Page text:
One thing I’ve come to realize recently about non-fiction is that I don’t have to agree with everything the author says to really find a book interesting and worthwhile.
When I read Zero Waste Home, for instance, I wasn’t suddenly about to shoot for one quart jar of trash per year. But I did find a lot of the ideas worthwhile and I loved seeing how one person lives their life.
Like Gretchen Rubin says, it’s sometimes more useful to learn from one person’s very specific experiences than broad generalizations.
Anyway, all that aside, you’ve probably heard of Sheryl Sandberg and Lean In Women, Work, and the Will to Lead long before this review of it. If you haven’t, she is the Chief Operating Officer at Facebook (and made a whopping $845 million last year), and now become something of a spokesperson for equality for women in the workplace.
You won’t be surprised to know that I sit on the boards of exactly no companies (billion dollar ones or otherwise), I haven’t dressed up for work in three years, and my coworkers are more likely to spit chewed raisins into my hand than to offer me stock options (my mother is wondering why I even have raisins in my house. Okay, okay, I’m lying about the raisins. It’s probably chewed cranberries).
And yet, I found Lean In totally fascinating and useful, both as a work-at-home mom and as a parent of two daughters.
lean in: women, work, and the will to lead by sheryl sandberg
The book is part memoir, part business advice. She talks about her own path, attending Harvard as an undergrad and realizing she was in WAY over her head, later getting an MBA and then landing in Silicon Valley, first with Google and then with Facebook.
There is also a lot of discussion about women in business, balancing responsibilities between spouses, finding mentors, and some of the differences between men and women that manifest themselves in the workplace. It is full of practical advice and inspiring ways of making the worlds of work and family better for men and women alike. I told Bart after I finished that anyone with any interest in business, male or female, ought to read this.
The chapter that I found perhaps the most fascinating was titled, “Don’t Leave Before You Leave.” She talks about how many women, assuming they will have children in the future, dial back on their careers from the beginning. They don’t shoot for big projects, assignments, or promotions, worrying that they won’t be able to manage it once they have children, even if they are still years away from having children. By the time they do have children, their jobs and careers are much less lucrative, interesting, and engaging than they might have been otherwise, and so the choice is not between staying home with children or a really great job, but between staying home and a somewhat mediocre career path.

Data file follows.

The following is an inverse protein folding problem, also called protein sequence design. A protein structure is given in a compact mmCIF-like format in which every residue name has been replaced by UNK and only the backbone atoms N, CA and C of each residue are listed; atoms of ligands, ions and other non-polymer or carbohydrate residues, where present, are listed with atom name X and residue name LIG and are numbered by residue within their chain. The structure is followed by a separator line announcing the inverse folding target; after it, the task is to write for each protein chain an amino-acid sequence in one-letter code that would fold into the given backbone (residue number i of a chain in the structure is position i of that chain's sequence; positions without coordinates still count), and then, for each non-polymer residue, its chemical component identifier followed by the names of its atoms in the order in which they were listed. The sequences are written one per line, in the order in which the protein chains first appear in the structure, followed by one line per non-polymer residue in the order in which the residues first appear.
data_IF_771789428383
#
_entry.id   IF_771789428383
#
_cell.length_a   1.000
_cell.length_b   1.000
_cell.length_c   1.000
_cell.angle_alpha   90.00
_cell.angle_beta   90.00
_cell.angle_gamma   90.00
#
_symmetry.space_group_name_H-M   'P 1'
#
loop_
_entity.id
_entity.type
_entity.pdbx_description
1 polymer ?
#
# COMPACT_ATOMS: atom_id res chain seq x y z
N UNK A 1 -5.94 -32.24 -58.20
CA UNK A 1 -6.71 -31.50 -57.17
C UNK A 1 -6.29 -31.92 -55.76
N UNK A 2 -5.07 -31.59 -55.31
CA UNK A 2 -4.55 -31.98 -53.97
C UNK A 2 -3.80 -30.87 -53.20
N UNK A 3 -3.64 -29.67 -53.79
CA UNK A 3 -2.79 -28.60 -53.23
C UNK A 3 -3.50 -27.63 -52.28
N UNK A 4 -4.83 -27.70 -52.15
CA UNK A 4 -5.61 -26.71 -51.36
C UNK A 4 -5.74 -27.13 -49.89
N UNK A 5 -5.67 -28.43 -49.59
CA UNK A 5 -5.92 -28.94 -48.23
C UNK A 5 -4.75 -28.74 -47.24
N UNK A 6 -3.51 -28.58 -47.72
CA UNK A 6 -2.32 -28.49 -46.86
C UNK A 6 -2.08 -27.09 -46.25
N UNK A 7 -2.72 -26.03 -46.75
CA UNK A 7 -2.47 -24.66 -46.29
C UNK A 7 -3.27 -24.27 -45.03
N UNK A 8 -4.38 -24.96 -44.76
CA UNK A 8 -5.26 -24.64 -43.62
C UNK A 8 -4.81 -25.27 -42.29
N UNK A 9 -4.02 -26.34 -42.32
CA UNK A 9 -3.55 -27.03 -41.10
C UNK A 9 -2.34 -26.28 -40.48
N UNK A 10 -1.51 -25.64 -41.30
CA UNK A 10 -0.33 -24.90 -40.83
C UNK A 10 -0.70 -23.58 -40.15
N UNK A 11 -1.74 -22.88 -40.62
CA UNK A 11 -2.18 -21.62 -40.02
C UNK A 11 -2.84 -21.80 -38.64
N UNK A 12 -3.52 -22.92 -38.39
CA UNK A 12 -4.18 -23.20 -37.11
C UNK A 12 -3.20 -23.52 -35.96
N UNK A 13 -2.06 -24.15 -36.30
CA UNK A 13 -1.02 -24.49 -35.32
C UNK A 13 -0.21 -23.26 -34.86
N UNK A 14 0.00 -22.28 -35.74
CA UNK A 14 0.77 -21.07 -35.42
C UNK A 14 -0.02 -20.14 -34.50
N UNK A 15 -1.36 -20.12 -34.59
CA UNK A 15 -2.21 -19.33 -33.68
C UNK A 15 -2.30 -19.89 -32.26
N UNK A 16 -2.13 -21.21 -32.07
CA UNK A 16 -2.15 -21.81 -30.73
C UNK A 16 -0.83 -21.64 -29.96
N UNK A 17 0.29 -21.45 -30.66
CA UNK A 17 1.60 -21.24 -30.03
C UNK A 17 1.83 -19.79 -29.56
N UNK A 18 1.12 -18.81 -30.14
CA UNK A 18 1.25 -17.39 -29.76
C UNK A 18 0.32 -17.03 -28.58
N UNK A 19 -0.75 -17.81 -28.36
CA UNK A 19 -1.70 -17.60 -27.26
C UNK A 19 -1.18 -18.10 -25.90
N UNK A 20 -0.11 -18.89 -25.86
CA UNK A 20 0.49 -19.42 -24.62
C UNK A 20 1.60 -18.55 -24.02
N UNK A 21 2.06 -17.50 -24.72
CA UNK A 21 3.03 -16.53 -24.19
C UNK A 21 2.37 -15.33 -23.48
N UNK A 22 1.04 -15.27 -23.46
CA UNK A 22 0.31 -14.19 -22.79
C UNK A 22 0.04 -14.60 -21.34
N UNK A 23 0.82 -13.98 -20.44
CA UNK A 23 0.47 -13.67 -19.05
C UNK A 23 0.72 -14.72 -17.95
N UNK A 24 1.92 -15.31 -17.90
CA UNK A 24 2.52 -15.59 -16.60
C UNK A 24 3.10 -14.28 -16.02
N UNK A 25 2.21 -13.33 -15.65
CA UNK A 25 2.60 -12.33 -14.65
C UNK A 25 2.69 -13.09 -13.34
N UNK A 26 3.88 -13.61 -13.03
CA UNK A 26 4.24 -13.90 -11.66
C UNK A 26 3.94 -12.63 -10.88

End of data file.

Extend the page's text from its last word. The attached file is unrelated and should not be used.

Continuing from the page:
Of course, you can’t predict how your life is going to play out – if and when you’ll get married or have children or what your financial situation will be – and so sometimes a job you assumed might only be for a year or two, ends up being something you do for a decade or more. It seems to me that the more serious and ambitious you are about your career path, the more options will be available to you down the road.
I am really grateful that my parents were always very serious about encouraging us to pick degrees, careers, and jobs that we liked, that could support us financially, and that had some sort of upward trajectory and various options.
I also thought about if you choose a typically “family-friendly” job like teaching (which, after having worked in a school myself, I have my doubts about, but that’s neither here nor there), you have intense competition from other people in similar situations. If you pursued, say, engineering and were as ambitious as possible during your full-time career, you’re likely to be in a much smaller pool of people who have your skills and are interested in working part-time or on a contract basis if you decided you wanted to stay home with your children.
Hmm, four long paragraphs later. . .
I really could write at length about every chapter in Lean In – I have lots to say about being equal partners in parenting and household responsibilities, about balancing work and motherhood (if you happen to have interest in that topic, I have loved reading Joanna Goddard’s series of interviews with 15 different moms about how they make the two work – half of them work from home and half of them work outside the home), and the differences between how women view themselves and how men view themselves (the scenario she describes at Harvard’s graduation speeches describes the difference between Bart and me to a T).
I think there are so many different ways to make your life work for you, regardless of your circumstances, and even though my life is just about as different from hers as you can imagine, I found section after section to relate directly to things I’m working on in my own life. If any of you have read this, I’d love to hear what you thought.
I like to read books that are getting huge amounts of publicity and it was fun to read this one after hearing her name and book mentioned so frequently in the last couple of months. Even better that I enjoyed it so much.
If you liked this review of lean in Women, work, and the will to lead, you might also like these books:
- Homeward Bound: Why Women Are Embracing the New Domesticity by Emily Matchar
- Better Than Before by Gretchen Rubin
- The Anti 9-to-5 Guide: Practical Career Advice for Women Who Think Outside the Cube by Michelle Goodman